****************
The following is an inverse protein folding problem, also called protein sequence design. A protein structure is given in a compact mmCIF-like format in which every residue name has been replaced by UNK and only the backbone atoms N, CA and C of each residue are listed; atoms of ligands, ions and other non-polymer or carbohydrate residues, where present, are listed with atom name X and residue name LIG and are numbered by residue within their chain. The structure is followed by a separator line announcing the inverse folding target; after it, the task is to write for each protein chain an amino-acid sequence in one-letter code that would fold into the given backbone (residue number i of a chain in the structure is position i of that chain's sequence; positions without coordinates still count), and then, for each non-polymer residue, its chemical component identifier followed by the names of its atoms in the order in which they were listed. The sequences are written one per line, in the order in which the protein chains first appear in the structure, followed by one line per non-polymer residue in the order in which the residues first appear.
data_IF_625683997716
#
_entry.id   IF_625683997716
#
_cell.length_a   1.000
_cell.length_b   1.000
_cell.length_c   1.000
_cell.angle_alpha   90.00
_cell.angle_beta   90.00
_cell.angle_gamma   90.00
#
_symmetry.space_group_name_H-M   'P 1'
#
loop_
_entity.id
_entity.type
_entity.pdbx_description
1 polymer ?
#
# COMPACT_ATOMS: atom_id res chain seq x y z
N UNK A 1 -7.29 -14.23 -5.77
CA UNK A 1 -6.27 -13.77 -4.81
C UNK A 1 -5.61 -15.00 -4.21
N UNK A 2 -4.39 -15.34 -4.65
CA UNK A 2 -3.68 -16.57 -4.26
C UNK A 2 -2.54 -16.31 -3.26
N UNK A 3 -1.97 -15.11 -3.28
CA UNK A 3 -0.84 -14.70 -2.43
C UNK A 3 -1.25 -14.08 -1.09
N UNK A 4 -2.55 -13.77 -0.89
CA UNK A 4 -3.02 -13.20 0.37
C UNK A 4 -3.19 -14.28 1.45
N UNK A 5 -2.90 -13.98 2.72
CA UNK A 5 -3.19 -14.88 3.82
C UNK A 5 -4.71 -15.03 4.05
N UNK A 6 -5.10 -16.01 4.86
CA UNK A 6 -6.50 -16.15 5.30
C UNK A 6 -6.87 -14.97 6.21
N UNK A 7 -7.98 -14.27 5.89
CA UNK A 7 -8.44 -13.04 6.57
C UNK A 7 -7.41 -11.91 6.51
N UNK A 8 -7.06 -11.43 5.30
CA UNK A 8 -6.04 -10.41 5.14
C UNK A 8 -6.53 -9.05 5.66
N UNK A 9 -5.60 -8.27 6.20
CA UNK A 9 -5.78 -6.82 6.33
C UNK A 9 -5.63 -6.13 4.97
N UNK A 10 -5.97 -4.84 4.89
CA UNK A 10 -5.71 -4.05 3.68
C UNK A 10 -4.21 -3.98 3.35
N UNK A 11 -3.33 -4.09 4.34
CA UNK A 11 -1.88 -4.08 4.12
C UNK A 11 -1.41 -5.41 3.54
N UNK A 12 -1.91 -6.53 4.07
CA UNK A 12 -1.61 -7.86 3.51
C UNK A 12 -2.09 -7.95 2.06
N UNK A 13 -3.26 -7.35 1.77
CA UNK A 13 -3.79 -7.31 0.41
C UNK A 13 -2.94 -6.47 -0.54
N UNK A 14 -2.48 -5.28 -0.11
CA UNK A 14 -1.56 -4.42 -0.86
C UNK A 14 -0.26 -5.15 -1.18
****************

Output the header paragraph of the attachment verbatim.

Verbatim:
The following is an inverse protein folding problem, also called protein sequence design. A protein structure is given in a compact mmCIF-like format in which every residue name has been replaced by UNK and only the backbone atoms N, CA and C of each residue are listed; atoms of ligands, ions and other non-polymer or carbohydrate residues, where present, are listed with atom name X and residue name LIG and are numbered by residue within their chain. The structure is followed by a separator line announcing the inverse folding target; after it, the task is to write for each protein chain an amino-acid sequence in one-letter code that would fold into the given backbone (residue number i of a chain in the structure is position i of that chain's sequence; positions without coordinates still count), and then, for each non-polymer residue, its chemical component identifier followed by the names of its atoms in the order in which they were listed. The sequences are written one per line, in the order in which the protein chains first appear in the structure, followed by one line per non-polymer residue in the order in which the residues first appear.